"Space Seed" in Portland, July 10, 2010

  • Jul. 12th, 2010 at 11:00 PM
my_daroga: James T. Kirk (shatner)
On Saturday, [personal profile] lettered, Mr. Daroga, my!Spock and I went down to Portland to see Atomic Arts' production of "Space Seed," a TOS episode. Last year's "Amok Time" was our inspiration for this summer's project, so we were excited to see the new show, advertise, and talk to the cast. (Also eat at our favorite Lebanese restaurant and go to Powell's.)

The production was, I think, better than last year's. Very streamlined, very simple, the adaptation and staging were elegant. I thought the acting had improved: Khan and historian McGivers were particularly awesome. They take a differen tactic than we do. It's clear what lines people are cast along, and it's a little more faithful to the original, while ours is somewhat more transformative--same script, more gender/race-bending (where possible). And their sets, while minimal, are more complex than ours. Their uniforms more precise.

After, we spread out and papered the audience with fliers. They all seemed really enthusiastic and thought it was a great idea. The cast came up and asked, "are you Seattle?" and seemed very encouraging and eager to see our take. It was an overwhelmingly positive experience and we've also got write-ups in several Portland papers, in reference to this production. I feel we're gonna have an audience.

Here are my favorite photos from Saturdays' performance. Clicking gets you much bigger versions at my flickr account.

22 pics )

Pon Farr in the Park

  • Jul. 26th, 2009 at 10:03 AM
my_daroga: James T. Kirk (shatner)
Yesterday, Mr. Daroga, [personal profile] lettered and myself drove down to Portland to see Trek in the Park, a free, live-action rendition of the episode "Amok Time." Yes, with the "Vulcan biology" and the sexy fighting.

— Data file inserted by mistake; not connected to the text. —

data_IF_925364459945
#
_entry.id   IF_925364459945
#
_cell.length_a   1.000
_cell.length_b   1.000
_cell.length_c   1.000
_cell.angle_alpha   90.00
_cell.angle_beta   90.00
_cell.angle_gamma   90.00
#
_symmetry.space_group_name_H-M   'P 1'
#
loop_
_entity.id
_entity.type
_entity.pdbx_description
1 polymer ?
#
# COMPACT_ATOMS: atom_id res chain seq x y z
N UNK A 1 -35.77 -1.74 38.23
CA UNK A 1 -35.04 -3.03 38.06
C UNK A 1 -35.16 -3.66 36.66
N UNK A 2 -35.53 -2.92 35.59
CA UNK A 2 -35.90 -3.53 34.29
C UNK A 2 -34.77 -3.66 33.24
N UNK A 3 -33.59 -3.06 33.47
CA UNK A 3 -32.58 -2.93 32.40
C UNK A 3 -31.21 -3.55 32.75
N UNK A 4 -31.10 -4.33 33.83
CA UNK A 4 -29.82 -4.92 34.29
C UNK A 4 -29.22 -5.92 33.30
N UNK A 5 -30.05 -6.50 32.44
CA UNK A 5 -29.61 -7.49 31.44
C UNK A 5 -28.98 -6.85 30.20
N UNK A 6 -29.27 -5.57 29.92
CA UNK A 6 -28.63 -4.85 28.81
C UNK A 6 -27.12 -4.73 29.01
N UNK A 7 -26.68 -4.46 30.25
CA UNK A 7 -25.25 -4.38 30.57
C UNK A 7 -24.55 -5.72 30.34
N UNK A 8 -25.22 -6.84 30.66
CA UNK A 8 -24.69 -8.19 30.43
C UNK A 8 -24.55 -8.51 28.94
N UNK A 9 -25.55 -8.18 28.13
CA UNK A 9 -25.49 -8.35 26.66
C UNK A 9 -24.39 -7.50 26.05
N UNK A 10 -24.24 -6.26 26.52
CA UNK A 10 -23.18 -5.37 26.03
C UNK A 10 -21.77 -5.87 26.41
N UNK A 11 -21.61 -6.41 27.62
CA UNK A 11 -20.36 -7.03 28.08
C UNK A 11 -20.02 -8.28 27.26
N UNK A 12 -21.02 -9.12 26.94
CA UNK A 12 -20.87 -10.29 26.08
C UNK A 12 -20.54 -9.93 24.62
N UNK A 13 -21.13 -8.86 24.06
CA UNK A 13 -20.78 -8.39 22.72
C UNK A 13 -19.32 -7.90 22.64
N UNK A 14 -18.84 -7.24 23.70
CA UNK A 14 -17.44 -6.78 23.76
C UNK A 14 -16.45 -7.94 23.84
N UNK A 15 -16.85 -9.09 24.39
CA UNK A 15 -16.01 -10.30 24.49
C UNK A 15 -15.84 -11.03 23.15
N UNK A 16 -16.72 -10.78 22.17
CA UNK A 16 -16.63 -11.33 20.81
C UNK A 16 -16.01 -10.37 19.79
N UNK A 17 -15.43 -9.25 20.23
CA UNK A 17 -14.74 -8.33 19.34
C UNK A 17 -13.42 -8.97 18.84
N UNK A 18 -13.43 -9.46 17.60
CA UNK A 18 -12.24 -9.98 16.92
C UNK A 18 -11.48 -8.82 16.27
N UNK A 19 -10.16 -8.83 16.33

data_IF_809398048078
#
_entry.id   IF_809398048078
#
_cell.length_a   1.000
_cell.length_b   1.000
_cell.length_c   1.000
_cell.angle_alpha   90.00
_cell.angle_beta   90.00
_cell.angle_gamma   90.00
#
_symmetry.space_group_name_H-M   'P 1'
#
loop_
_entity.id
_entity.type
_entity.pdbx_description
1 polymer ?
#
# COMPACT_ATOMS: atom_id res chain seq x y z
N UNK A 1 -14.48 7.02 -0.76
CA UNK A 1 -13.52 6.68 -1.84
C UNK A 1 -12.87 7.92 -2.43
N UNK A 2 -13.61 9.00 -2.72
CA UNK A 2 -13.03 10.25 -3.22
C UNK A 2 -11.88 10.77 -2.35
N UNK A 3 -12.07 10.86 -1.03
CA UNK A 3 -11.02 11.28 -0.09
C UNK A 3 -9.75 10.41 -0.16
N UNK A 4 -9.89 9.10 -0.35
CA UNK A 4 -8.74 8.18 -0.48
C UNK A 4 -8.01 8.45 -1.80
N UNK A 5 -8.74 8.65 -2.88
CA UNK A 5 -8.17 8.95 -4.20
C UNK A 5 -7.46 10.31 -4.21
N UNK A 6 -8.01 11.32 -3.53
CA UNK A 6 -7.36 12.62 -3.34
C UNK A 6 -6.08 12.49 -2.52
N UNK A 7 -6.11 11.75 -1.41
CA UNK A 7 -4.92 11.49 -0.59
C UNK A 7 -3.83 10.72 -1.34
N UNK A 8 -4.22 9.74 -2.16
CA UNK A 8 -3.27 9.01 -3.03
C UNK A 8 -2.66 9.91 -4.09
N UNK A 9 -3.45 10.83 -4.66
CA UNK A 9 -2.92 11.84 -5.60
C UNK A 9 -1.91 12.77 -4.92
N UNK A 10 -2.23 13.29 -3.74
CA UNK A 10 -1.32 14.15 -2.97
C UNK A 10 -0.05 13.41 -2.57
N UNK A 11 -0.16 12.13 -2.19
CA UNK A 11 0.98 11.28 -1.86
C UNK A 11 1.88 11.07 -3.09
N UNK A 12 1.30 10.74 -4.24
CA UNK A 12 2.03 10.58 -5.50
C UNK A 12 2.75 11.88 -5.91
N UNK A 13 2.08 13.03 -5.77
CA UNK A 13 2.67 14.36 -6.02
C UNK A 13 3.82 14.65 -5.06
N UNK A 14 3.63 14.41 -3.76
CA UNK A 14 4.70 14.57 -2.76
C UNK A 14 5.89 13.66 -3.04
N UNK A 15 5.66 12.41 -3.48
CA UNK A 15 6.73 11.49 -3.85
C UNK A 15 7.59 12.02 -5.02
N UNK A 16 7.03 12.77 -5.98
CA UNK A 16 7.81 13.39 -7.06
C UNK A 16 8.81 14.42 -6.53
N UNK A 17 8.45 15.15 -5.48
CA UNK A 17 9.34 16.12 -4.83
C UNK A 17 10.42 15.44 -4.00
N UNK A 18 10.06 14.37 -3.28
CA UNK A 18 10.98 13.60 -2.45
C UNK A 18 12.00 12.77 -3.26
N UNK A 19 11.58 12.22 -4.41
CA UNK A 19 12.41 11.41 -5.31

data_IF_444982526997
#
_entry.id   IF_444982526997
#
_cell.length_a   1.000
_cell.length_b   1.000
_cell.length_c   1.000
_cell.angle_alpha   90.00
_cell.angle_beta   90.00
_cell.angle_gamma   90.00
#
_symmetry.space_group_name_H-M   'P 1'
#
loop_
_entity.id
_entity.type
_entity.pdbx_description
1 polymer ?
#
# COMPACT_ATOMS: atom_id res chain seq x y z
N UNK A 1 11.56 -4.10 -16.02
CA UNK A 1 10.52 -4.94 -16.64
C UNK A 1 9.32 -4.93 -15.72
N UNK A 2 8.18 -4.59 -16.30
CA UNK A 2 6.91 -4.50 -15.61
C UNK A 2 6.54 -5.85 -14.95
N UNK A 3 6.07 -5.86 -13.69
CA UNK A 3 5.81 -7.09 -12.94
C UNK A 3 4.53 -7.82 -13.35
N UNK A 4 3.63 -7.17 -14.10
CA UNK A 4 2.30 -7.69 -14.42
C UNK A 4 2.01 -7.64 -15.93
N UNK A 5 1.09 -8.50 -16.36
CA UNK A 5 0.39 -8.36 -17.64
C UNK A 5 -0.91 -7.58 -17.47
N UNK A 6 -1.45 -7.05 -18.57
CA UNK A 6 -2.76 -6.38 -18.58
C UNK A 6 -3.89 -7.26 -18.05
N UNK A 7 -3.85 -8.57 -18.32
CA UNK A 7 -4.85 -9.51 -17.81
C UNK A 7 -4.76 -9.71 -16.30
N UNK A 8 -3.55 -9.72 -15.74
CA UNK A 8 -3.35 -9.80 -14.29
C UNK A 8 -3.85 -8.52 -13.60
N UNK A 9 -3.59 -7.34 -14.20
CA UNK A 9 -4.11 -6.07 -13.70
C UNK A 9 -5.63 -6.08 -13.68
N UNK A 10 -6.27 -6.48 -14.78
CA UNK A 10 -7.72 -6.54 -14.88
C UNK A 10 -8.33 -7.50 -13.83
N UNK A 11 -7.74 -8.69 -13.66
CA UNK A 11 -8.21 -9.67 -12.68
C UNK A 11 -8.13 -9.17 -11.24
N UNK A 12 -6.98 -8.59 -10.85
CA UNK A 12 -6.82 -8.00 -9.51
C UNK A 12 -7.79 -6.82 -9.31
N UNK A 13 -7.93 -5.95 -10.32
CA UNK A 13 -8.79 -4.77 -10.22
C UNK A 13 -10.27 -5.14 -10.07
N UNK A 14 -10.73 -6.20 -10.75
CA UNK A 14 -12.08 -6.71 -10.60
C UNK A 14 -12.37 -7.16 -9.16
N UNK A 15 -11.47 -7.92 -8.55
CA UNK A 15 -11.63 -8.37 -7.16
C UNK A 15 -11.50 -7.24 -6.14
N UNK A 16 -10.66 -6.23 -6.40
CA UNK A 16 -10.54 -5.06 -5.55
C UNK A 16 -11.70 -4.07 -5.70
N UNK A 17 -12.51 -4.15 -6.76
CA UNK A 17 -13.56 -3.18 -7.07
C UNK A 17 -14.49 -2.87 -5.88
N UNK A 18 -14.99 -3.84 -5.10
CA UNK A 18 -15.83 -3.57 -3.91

The play was a lot of fun, and there were tons of people. We were late, and only secured a seat through the generosity of a man whose friend didn't arrive. He'd never seen an episode, so we tried to explain to him what we love about the show without sounding rabid or anything. I'm not sure how well we, or the play, succeeded but he was really nice.

Most of the joy of the production came from everyone's knowledge of the source material. Stripped of the background and acting of the actual show's leads, the dialogue comes off rather ridiculous. If you're not a fan, maybe it does anyway, but somehow Shatner, Nimoy and Kelley are always able to make things sound far more reasonable than they are. Maybe because they've made those characters real people. None of the actors yesterday impersonated those original actors' quirks, but most of them lacked that "real person" sense. Kirk was far too passive, though Spock did a better job of imbuing his performance with some sensitivity and edge. Mostly, though, it was campy fun. There was a soprano delivering the theme song, sound effects, and Kirk's uniform was strategically pre-ripped. It wasn't great theater, but it was good fun, and I'm glad we went. We spent the drive home speculating about how we'd do our own production in Seattle, with me as Kirk, Mr. Daroga as Spock, and [personal profile] lettered as McCoy.

So as not to say we'd driven all the way down there just for that, we spent the day in Portland, visiting the legendary Powell's--best bookstore in the world--and seeing other sights. I didn't get photographs of everything, but here's a sample.

grant park and ramona quimby )

multnomah falls )

trek in the park )

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